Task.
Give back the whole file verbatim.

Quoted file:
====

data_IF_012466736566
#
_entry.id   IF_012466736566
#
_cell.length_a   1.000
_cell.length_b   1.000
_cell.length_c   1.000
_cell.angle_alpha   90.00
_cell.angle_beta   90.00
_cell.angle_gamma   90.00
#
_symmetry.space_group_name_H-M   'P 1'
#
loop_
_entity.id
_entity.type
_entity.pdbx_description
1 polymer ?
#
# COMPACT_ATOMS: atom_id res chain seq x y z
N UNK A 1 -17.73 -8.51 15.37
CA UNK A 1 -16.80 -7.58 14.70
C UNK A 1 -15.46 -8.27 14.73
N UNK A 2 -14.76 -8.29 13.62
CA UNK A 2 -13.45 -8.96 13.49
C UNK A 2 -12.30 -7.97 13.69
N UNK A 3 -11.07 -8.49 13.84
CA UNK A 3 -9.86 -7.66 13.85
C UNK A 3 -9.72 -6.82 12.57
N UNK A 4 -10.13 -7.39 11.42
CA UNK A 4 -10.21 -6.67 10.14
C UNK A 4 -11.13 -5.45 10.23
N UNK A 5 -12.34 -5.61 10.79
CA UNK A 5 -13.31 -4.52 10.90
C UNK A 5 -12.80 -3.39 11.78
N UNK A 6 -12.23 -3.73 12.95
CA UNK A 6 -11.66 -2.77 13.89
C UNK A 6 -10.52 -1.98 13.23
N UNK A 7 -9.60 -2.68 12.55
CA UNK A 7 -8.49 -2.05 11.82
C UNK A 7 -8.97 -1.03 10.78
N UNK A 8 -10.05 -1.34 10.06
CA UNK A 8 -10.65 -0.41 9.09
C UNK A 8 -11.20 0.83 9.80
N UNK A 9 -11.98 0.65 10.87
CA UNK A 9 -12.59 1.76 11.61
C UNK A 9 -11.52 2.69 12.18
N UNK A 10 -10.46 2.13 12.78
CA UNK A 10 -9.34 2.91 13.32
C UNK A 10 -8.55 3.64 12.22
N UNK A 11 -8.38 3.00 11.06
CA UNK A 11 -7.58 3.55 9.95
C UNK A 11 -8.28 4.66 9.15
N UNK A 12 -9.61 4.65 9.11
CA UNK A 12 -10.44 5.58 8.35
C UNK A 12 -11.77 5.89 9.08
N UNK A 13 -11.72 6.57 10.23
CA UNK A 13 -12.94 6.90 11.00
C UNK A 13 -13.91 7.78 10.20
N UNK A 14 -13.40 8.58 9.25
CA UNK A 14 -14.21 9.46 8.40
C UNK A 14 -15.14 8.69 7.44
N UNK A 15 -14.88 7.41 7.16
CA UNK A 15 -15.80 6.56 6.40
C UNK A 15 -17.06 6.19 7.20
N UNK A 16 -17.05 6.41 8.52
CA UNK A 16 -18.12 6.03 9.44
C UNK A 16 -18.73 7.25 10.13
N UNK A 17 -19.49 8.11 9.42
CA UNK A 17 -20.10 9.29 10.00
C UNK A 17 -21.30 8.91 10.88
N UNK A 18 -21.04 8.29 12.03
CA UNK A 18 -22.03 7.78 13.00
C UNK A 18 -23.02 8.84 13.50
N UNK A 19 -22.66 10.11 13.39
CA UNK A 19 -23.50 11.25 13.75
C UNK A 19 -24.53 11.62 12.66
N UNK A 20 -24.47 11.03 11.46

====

data_IF_012466736566
#
_entry.id   IF_012466736566
#
_cell.length_a   1.000
_cell.length_b   1.000
_cell.length_c   1.000
_cell.angle_alpha   90.00
_cell.angle_beta   90.00
_cell.angle_gamma   90.00
#
_symmetry.space_group_name_H-M   'P 1'
#
loop_
_entity.id
_entity.type
_entity.pdbx_description
1 polymer ?
#
# COMPACT_ATOMS: atom_id res chain seq x y z
N UNK A 1 -17.73 -8.51 15.37
CA UNK A 1 -16.80 -7.58 14.70
C UNK A 1 -15.46 -8.27 14.73
N UNK A 2 -14.76 -8.29 13.62
CA UNK A 2 -13.45 -8.96 13.49
C UNK A 2 -12.30 -7.97 13.69
N UNK A 3 -11.07 -8.49 13.84
CA UNK A 3 -9.86 -7.66 13.85
C UNK A 3 -9.72 -6.82 12.57
N UNK A 4 -10.13 -7.39 11.42
CA UNK A 4 -10.21 -6.67 10.14
C UNK A 4 -11.13 -5.45 10.23
N UNK A 5 -12.34 -5.61 10.79
CA UNK A 5 -13.31 -4.52 10.90
C UNK A 5 -12.80 -3.39 11.78
N UNK A 6 -12.23 -3.73 12.95
CA UNK A 6 -11.66 -2.77 13.89
C UNK A 6 -10.52 -1.98 13.23
N UNK A 7 -9.60 -2.68 12.55
CA UNK A 7 -8.49 -2.05 11.82
C UNK A 7 -8.97 -1.03 10.78
N UNK A 8 -10.05 -1.34 10.06
CA UNK A 8 -10.65 -0.41 9.09
C UNK A 8 -11.20 0.83 9.80
N UNK A 9 -11.98 0.65 10.87
CA UNK A 9 -12.59 1.76 11.61
C UNK A 9 -11.52 2.69 12.18
N UNK A 10 -10.46 2.13 12.78
CA UNK A 10 -9.34 2.91 13.32
C UNK A 10 -8.55 3.64 12.22
N UNK A 11 -8.38 3.00 11.06
CA UNK A 11 -7.58 3.55 9.95
C UNK A 11 -8.28 4.66 9.15
N UNK A 12 -9.61 4.65 9.11
CA UNK A 12 -10.44 5.58 8.35
C UNK A 12 -11.77 5.89 9.08
N UNK A 13 -11.72 6.57 10.23
CA UNK A 13 -12.94 6.90 11.00
C UNK A 13 -13.91 7.78 10.20
N UNK A 14 -13.40 8.58 9.25
CA UNK A 14 -14.21 9.46 8.40
C UNK A 14 -15.14 8.69 7.44
N UNK A 15 -14.88 7.41 7.16
CA UNK A 15 -15.80 6.56 6.40
C UNK A 15 -17.06 6.19 7.20
N UNK A 16 -17.05 6.41 8.52
CA UNK A 16 -18.12 6.03 9.44
C UNK A 16 -18.73 7.25 10.13
N UNK A 17 -19.49 8.11 9.42
CA UNK A 17 -20.10 9.29 10.00
C UNK A 17 -21.30 8.91 10.88
N UNK A 18 -21.04 8.29 12.03
CA UNK A 18 -22.03 7.78 13.00
C UNK A 18 -23.02 8.84 13.50
N UNK A 19 -22.66 10.11 13.39
CA UNK A 19 -23.50 11.25 13.75
C UNK A 19 -24.53 11.62 12.66
N UNK A 20 -24.47 11.03 11.46